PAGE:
- The most difficult thing for me was the realization that my body has a resource, and I will not be able to work endlessly. I've never encountered this before. Not many of the tattoo artists say this, but we all sooner or later have health problems due to our hard work. Sometimes I get carried away at work, I lose track of time, and then I am as stiff as a board the next day. I had to revise my equipment and add sports and training to my schedule. Among colleagues, we even share tricks on how to work more cunningly so that your shoulder does not get jammed in the morning. I already have a whole box of orthopedic gadgets at home (smiles).
- What equipment and paint do you use now?
- By my temperament I am a bit "retrograde" and I am rather hard on something new. I would even say that you should persuade me to try new items! In this regard, for the first three years I worked with one piece of equipment, and in case of a breakdown I bought the same one (smiles). But over time, due to problems with my hand, I switched to a lighter and more convenient format of tattoo machines (PEN type) and cartridges. Now for the second year I have been successfully cooperating and am the ambassador of the Toolbrance brand, a manufacturer of equipment for tattoo artists. I use the Absolute tattoo machine, it is very versatile and easy to sterilize. In addition, they are rapidly evolving, and have expanded the line to fully autonomous operation with a battery and a pedal. Working without a bunch of wires is a delight!
As for the paint, here I probably will not be original - I do not have such a diverse palette, but I use World Famous and Allegory ink as the main black in my works.
- Who are your clients? Do they have something in common?
- I have a very cool profession that allows me to meet a lot of cool and interesting people. I have worked with artists, designers, actors, historians, photographers, bloggers, doctors, restaurateurs, musicians, stylists, ballerinas and even porn directors - and others.
Fortunately, I live in St. Petersburg, and our city is very unusual. I tried to find a correlation between my clients and decided not to look for it, but just enjoy the fact that such cool people trust me.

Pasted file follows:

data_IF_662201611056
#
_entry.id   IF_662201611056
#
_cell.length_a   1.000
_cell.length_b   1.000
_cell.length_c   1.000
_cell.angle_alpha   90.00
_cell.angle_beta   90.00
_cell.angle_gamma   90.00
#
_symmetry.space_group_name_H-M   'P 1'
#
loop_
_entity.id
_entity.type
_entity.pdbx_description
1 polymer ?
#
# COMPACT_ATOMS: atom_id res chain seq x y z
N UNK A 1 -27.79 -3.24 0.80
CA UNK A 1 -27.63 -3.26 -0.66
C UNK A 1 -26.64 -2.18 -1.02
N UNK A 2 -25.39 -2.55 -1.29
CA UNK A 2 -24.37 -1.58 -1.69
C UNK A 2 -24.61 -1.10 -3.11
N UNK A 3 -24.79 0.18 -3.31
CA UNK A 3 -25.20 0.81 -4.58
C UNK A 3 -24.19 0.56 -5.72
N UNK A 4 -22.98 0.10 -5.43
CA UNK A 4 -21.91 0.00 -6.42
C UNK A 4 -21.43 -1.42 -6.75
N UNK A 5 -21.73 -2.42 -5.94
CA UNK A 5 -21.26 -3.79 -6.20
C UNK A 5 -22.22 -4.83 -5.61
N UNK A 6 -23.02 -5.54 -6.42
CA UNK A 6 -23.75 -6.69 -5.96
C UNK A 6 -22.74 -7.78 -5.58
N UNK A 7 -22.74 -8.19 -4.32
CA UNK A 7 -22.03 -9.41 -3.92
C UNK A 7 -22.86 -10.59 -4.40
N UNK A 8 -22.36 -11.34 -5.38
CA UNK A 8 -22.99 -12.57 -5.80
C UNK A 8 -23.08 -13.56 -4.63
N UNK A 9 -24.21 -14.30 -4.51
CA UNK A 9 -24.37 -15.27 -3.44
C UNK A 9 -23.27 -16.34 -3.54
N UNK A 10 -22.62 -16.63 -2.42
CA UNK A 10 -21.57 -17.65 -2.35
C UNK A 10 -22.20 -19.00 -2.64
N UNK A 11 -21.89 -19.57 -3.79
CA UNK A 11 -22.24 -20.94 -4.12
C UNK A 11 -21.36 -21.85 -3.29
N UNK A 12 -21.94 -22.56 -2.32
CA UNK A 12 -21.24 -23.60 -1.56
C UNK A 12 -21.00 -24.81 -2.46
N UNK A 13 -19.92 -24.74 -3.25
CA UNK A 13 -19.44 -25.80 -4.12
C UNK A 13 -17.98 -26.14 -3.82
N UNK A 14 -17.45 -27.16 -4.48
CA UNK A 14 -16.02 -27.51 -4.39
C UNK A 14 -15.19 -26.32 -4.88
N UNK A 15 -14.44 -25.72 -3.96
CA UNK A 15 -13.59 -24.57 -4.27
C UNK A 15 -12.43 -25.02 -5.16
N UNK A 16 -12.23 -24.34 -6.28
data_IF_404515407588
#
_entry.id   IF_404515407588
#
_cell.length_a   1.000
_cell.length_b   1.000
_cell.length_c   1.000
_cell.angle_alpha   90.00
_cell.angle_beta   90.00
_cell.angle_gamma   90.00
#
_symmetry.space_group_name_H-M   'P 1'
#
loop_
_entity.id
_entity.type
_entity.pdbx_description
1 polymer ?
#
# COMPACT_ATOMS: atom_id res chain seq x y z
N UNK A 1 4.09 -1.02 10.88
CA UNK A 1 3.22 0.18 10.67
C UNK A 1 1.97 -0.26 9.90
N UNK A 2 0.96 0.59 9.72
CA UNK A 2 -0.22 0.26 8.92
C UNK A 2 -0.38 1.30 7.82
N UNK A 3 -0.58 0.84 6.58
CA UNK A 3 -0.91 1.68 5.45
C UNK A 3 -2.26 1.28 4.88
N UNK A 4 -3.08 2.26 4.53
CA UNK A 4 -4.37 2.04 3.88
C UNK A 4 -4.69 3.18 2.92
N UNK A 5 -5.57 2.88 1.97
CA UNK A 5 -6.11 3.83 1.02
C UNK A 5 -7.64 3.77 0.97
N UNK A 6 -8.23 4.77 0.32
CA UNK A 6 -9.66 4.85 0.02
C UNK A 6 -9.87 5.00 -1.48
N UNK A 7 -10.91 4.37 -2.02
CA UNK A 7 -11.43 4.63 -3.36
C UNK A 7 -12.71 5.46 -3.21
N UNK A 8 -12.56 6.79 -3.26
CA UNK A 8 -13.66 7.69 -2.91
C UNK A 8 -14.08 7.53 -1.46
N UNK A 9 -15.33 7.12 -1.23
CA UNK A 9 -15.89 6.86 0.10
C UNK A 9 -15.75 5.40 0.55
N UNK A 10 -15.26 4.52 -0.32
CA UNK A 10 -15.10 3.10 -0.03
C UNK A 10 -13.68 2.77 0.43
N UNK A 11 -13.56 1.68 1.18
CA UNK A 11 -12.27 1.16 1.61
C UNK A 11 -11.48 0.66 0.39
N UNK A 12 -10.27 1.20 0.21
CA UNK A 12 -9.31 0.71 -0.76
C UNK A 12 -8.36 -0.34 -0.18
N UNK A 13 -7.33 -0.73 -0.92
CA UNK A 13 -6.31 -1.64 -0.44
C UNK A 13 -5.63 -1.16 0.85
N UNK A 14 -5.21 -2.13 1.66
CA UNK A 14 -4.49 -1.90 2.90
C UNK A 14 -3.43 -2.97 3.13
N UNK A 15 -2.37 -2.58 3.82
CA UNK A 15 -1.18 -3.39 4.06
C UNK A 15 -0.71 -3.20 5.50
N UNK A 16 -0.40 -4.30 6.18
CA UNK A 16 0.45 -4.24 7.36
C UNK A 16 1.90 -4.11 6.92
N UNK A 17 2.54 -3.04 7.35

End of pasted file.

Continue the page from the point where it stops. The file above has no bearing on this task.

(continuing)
- Have there been any funny, maybe crazy incidents at your sessions?
- Oh, yes ... There were plenty of curiosities (laughs). Probably the brightest of them happened to me in Europe. A client booked up for a project on his chest. On the day of the session, a young man came, he liked the sketch, we picked up the scale and prepared to transfer the image. I asked him to take off his jacket to prepare the skin for the transfer. And at some point I noticed he had my tattoos on his arms. I began to dig around my memories and remembered that I once did these tattoos, but only for a girl.
As it turned out already at the session, the client really used to be a girl, and in a year he managed to change his gender to male, and we just covered the scars after one of his operations with this tattoo.
Another funny story happened in the last studio. A famous blogger came to a colleague to get a tattoo. At some point, a girl flew into the studio, into the working area, as it turned out to be later she was his fan, and began to ask for a photo with him. We did not even have time to react, she quickly slipped through the door with my client, then we had to take her out and closed the door. No one understood how she figured out his whereabouts.
During the break, the young man went outside and took a picture with her. She was on duty in the courtyard of our studio for another whole week, sometimes she came up and asked when he would return to the session. It was a little scary, especially for this blogger. for us it is rather a rare performance, but for him it’s everyday life.